Police officers from the notorious Machipisa and Southerton Police Station had advised the MDC-T officials and supporters that their meeting could not go ahead because it was being held during the evening and therefore prone to violent attacks from other political parties.
The MDC-T supporters maintained their stance that they had properly notified the police about their intention to hold the meeting within the stipulated time in terms of the law and declined to leave the venue.
Co-Home Affairs Minister Theresa Makone later told the over 250 supporters at the venue that she had to call police commissioner-general Augustine Chihuri so that the meeting where
Tsvangirai was to address could proceed as planned.
“There is no curfew in this country and therefore no-one should tell us when and where we should have our meetings as a party. You are aware that we could not hold this meeting last week because the police claimed we had not advised them in advance. We have followed the laws of this country and this meeting should go ahead,” said Makone.
She said the country could not afford a police force that is political.
“We don’t deserve police officers who behave like political commissars of Zanu (PF),” she said.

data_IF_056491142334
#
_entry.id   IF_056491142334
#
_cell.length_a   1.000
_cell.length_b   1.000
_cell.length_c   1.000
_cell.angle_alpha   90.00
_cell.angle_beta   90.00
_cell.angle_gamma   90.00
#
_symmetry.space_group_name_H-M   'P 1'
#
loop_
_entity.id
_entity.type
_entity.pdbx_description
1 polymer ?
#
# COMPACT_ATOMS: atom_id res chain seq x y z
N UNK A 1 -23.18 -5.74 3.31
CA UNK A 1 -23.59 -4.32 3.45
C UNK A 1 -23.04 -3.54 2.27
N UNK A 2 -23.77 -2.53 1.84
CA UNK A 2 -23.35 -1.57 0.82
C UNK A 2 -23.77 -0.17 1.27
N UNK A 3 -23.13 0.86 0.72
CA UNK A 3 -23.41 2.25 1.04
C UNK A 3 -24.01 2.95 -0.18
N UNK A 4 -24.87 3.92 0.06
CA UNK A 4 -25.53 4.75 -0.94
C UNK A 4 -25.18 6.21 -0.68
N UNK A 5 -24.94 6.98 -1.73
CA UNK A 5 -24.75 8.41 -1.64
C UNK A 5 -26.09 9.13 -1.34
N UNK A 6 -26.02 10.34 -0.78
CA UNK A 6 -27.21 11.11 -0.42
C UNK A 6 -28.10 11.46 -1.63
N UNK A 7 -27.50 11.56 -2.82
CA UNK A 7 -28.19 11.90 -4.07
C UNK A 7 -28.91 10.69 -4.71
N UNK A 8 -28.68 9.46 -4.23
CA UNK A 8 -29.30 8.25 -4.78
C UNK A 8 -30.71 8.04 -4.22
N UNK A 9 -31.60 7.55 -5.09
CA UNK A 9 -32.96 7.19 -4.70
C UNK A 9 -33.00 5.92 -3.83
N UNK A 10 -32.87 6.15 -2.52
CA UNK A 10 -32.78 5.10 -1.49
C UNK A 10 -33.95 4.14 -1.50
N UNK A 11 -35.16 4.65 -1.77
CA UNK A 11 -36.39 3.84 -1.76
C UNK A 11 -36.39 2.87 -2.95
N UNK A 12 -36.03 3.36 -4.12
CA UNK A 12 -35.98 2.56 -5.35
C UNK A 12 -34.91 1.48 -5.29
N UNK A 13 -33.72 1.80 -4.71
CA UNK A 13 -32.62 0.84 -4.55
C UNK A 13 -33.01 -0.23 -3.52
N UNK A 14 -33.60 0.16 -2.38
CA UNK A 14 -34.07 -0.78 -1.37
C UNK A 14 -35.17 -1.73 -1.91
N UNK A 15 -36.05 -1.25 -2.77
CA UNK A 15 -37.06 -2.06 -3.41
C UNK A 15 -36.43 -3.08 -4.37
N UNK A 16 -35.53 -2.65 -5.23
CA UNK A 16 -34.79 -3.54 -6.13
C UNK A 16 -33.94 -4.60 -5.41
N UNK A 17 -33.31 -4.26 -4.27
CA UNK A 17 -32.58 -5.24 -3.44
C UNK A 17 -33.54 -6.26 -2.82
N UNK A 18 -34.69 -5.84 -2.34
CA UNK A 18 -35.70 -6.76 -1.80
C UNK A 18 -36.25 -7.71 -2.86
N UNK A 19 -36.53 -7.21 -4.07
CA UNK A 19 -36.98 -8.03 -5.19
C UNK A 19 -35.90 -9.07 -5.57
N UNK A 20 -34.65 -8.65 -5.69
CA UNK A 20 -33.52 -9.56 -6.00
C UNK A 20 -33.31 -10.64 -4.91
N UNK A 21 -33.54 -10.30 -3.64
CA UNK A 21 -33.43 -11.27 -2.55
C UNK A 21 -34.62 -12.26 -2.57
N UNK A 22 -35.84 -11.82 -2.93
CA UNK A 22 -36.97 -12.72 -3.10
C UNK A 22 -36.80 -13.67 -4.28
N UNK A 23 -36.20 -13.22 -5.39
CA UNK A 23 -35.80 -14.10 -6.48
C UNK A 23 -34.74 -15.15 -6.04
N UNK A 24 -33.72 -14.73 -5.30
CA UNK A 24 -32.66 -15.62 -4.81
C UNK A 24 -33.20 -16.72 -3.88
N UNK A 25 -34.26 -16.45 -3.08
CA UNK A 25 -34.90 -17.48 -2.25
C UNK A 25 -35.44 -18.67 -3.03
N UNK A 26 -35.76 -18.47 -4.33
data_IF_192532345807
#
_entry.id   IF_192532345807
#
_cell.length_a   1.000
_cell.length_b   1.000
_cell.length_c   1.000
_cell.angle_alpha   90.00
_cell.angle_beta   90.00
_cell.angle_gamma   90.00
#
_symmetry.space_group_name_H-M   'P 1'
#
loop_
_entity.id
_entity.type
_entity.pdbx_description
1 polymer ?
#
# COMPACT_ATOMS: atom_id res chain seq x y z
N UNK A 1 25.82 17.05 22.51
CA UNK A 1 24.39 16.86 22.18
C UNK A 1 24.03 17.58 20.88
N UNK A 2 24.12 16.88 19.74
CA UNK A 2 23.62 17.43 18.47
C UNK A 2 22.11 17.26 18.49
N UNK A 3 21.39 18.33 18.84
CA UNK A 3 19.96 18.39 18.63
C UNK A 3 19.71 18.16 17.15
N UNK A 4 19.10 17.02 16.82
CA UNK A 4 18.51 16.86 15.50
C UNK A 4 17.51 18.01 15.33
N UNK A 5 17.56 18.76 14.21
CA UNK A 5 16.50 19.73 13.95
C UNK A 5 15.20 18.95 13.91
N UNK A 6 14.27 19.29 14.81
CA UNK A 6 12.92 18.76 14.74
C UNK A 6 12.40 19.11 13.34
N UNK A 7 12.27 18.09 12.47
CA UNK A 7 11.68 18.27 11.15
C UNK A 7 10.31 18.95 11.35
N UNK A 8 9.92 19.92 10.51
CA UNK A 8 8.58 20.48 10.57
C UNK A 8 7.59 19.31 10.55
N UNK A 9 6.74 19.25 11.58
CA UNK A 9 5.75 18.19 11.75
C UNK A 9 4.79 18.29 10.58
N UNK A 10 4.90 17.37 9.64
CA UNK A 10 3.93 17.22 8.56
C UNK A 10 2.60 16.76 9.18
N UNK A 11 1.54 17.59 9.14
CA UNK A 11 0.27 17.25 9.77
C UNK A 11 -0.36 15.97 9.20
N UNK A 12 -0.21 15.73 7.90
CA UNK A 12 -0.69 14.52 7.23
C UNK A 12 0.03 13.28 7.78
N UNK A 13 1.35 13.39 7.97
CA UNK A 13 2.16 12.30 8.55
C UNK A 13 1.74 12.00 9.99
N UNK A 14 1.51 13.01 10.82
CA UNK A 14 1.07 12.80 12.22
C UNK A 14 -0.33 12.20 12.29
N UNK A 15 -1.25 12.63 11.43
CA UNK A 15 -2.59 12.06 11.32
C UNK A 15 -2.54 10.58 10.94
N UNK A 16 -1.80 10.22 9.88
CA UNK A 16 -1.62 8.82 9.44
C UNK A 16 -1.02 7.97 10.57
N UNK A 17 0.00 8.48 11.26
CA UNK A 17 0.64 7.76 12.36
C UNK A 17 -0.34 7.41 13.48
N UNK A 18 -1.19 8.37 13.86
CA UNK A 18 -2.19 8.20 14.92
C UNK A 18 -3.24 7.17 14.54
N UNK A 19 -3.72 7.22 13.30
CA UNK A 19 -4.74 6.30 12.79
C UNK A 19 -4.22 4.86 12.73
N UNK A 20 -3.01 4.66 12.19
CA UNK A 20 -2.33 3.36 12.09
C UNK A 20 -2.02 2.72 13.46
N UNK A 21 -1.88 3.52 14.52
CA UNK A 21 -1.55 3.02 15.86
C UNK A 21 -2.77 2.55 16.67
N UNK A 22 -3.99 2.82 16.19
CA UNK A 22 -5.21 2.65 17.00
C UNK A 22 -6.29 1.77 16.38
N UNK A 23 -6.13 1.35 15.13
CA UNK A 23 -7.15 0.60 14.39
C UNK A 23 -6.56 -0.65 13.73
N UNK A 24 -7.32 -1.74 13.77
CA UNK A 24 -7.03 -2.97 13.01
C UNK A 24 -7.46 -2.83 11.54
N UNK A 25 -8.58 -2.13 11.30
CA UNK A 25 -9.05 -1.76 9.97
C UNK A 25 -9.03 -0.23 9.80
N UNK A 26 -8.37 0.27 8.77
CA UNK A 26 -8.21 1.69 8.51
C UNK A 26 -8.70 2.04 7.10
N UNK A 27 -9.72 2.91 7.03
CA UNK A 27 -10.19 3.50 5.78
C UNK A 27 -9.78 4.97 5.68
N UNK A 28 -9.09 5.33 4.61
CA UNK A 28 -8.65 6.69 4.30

Tsvangirai told his party supporters that the inclusive government was not a permanent establishment and that they should brace for “violent free” elections next year.
“We are not going to pull out of the GNU because we were elected by the people despite all the challenges that we are facing. The constitutional making process is that we are in is going to give us a transitional document that will help us get into the elections according to the GPA,” said Tsvangirai.
He said his party has noticed that the constitutional outreach meetings were not transparent after villagers were terrorised by state security agents.
“We want an election which shall observe the will of the people and would free, fair and credible,” he said.
Tsvangirai also had an opportunity to respond to questions from the supporters who were mainly worried about the violence from war veterans led by Jabulani Sibanda, diasporans’ right to vote and their rights to assembly freely without being arrested by the state security
The MDC-T leader said the ongoing constitutional making process was meant to provide answers to the majority of the questions but has since proved to be a defective process with the involvement of the military.
He declined to discuss his party’s strategy to respond to the Zanu PF’s violent campaign method being spearheaded by Sibanda in rural areas.
MDC-T secretary general Tendai Biti also told the supporters that his party was fully behind the leadership of Tsvagirai and urged them to remain united.
“We are one political party with one clear vision of delivering democracy to Zimbabwe. You now know what your party can do ever since we got into the inclusive government in 2009. The schools and hospitals were not working but the MDC has managed to breathe new life
into all that,” said Biti.
He urged the supporters to come in their numbers for the “replay” of the constitutional outreach meetings that will be held in Harare on 30 and 31 October 2010. The meetings will be held 42 centres that we disrupted by rowdy political party supporters last month.